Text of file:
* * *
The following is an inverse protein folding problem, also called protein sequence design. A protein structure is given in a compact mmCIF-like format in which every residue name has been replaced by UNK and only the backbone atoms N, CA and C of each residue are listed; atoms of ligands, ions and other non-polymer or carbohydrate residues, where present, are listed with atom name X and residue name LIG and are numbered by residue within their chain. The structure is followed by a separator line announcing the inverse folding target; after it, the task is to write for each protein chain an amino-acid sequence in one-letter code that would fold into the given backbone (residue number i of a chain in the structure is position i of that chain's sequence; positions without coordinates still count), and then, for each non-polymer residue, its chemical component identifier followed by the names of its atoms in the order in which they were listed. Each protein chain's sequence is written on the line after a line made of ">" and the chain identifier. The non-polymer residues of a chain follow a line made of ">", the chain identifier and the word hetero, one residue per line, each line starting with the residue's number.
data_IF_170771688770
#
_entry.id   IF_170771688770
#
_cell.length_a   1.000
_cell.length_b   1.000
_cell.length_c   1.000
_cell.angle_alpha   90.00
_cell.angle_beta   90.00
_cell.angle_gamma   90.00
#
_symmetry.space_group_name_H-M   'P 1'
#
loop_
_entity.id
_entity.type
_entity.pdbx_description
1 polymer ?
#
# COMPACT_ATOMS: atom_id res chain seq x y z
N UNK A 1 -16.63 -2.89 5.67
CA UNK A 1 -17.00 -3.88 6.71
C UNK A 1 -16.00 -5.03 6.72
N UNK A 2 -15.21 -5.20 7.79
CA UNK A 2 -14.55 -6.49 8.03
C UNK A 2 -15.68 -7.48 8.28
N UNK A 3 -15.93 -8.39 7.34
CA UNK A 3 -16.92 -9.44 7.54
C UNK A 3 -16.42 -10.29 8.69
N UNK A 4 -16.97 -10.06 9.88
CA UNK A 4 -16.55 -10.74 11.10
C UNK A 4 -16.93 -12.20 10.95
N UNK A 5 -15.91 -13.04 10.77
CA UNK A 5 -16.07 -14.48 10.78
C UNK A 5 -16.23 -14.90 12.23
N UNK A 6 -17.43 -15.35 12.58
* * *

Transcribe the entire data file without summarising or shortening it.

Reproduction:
The following is an inverse protein folding problem, also called protein sequence design. A protein structure is given in a compact mmCIF-like format in which every residue name has been replaced by UNK and only the backbone atoms N, CA and C of each residue are listed; atoms of ligands, ions and other non-polymer or carbohydrate residues, where present, are listed with atom name X and residue name LIG and are numbered by residue within their chain. The structure is followed by a separator line announcing the inverse folding target; after it, the task is to write for each protein chain an amino-acid sequence in one-letter code that would fold into the given backbone (residue number i of a chain in the structure is position i of that chain's sequence; positions without coordinates still count), and then, for each non-polymer residue, its chemical component identifier followed by the names of its atoms in the order in which they were listed. Each protein chain's sequence is written on the line after a line made of ">" and the chain identifier. The non-polymer residues of a chain follow a line made of ">", the chain identifier and the word hetero, one residue per line, each line starting with the residue's number.
data_IF_170771688770
#
_entry.id   IF_170771688770
#
_cell.length_a   1.000
_cell.length_b   1.000
_cell.length_c   1.000
_cell.angle_alpha   90.00
_cell.angle_beta   90.00
_cell.angle_gamma   90.00
#
_symmetry.space_group_name_H-M   'P 1'
#
loop_
_entity.id
_entity.type
_entity.pdbx_description
1 polymer ?
#
# COMPACT_ATOMS: atom_id res chain seq x y z
N UNK A 1 -16.63 -2.89 5.67
CA UNK A 1 -17.00 -3.88 6.71
C UNK A 1 -16.00 -5.03 6.72
N UNK A 2 -15.21 -5.20 7.79
CA UNK A 2 -14.55 -6.49 8.03
C UNK A 2 -15.68 -7.48 8.28
N UNK A 3 -15.93 -8.39 7.34
CA UNK A 3 -16.92 -9.44 7.54
C UNK A 3 -16.42 -10.29 8.69
N UNK A 4 -16.97 -10.06 9.88
CA UNK A 4 -16.55 -10.74 11.10
C UNK A 4 -16.93 -12.20 10.95
N UNK A 5 -15.91 -13.04 10.77
CA UNK A 5 -16.07 -14.48 10.78
C UNK A 5 -16.23 -14.90 12.23
N UNK A 6 -17.43 -15.35 12.58